Honorary Member, The Electrochemical Society
Table of Contents
Family background. High school interest in electrochemistry. Experiments verifying Colin G. Fink's chromium plating patent.
Scholarship to the University of Illinois. Editing work for Commerce Clearing House to raise funds for college. Bachelor's and Master's degree theses with Sherlock Swann. Assistant instructorship at the University of Pennsylvania. Doctoral thesis on metallurgy with Martin Kilpatrick. Marriage to Catherine P. Braungard.
Mellon Institute for Industrial Research fellowship. Work on Manhattan Project. Development of instrument-making business with wife. Professorship at Pennsylvania State University. Consulting work with Graham, Crowley & Associates.
Membership in The ECS while attending the University of Illinois. Early ECS meetings. Election to secretary of Philadelphia chapter. Diversity of The ECS. Relationship of The ECS to the American Chemical Society. Editorial work on Modern Electroplating. Chairmanship of the Electrodeposition Division in Philadelphia and Pittsburgh. Chairmanship of the Publications Committee. Development of an electroplating symposium and the institution of a monograph series including Herbert H. Uhlig's Corrosion Handbook. Position as technical editor of the Journal of the Electrochemical Society. Publication policies of the Journal. Work on various awards committees.
Acceptance of vice presidential nomination. Discontinuation of Electrochemical Technology. Implementation of the Council of Past Presidents.
Relationship of The ECS to other scientific organizations and to industrial sponsors. Relationship between academic and industrial contingents within The ECS. Relationship between various divisions within The ECS. Reaction of The ECS to scientific innovations. Positive and negative changes within The ECS. Influence of The ECS on career and professional activity. The future of The ECS. The future of electrochemistry.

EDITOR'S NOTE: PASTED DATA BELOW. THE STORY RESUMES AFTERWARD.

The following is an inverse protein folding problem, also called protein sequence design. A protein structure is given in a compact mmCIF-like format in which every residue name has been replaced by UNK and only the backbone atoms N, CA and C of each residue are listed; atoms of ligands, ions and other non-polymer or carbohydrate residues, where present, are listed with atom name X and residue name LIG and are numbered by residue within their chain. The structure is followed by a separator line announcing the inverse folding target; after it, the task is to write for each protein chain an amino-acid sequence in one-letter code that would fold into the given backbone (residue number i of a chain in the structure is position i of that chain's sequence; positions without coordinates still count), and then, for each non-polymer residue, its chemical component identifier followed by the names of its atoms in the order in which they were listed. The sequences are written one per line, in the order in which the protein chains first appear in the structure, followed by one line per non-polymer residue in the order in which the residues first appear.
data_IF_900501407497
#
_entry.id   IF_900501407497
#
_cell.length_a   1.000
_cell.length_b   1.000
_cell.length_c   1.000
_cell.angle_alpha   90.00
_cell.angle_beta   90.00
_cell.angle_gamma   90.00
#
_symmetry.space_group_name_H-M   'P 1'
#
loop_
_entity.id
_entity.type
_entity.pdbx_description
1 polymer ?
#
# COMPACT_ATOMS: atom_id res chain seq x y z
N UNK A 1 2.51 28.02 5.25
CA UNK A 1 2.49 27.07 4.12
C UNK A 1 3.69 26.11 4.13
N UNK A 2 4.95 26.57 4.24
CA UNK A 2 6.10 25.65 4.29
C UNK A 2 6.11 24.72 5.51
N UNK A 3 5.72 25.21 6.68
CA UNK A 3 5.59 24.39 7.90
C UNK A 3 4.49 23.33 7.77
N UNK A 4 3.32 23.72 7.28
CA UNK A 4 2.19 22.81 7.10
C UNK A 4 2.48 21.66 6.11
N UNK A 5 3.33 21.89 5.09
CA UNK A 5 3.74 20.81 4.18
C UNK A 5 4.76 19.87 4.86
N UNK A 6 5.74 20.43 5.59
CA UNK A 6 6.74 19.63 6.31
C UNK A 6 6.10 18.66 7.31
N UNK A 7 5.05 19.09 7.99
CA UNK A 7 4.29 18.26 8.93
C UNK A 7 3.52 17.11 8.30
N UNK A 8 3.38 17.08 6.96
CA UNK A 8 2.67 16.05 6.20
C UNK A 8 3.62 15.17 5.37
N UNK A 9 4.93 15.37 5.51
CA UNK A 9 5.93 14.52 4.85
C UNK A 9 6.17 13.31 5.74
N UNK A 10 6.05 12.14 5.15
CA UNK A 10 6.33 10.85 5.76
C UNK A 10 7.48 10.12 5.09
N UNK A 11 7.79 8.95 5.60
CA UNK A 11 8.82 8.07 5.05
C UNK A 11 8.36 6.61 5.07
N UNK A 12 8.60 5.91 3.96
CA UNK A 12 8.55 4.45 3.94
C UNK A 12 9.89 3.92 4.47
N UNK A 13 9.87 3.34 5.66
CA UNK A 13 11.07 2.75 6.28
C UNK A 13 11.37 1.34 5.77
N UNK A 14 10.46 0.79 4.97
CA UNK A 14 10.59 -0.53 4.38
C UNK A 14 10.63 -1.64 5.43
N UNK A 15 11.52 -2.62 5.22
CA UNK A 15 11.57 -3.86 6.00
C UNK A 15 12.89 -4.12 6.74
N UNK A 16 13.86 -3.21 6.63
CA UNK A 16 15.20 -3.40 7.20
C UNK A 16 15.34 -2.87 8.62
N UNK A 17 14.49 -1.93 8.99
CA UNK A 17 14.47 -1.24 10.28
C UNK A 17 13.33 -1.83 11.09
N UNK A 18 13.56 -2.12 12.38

About the Interviewer
James J. Bohning was professor emeritus of chemistry at Wilkes University, where he had been a faculty member from 1959 to 1990. He served there as chemistry department chair from 1970 to 1986 and environmental science department chair from 1987 to 1990. Bohning was chair of the American Chemical Society’s Division of the History of Chemistry in 1986; he received the division’s Outstanding Paper Award in 1989 and presented more than forty papers at national meetings of the society. Bohning was on the advisory committee of the society’s National Historic Chemical Landmarks Program from its inception in 1992 through 2001 and is currently a consultant to the committee. He developed the oral history program of the Chemical Heritage Foundation, and he was CHF’s director of oral history from 1990 to 1995. From 1995 to 1998, Bohning was a science writer for the News Service group of the American Chemical Society. In May 2005, he received the Joseph Priestley Service Award from the Susquehanna Valley Section of the American Chemical Society. Bohning passed away in September 2011.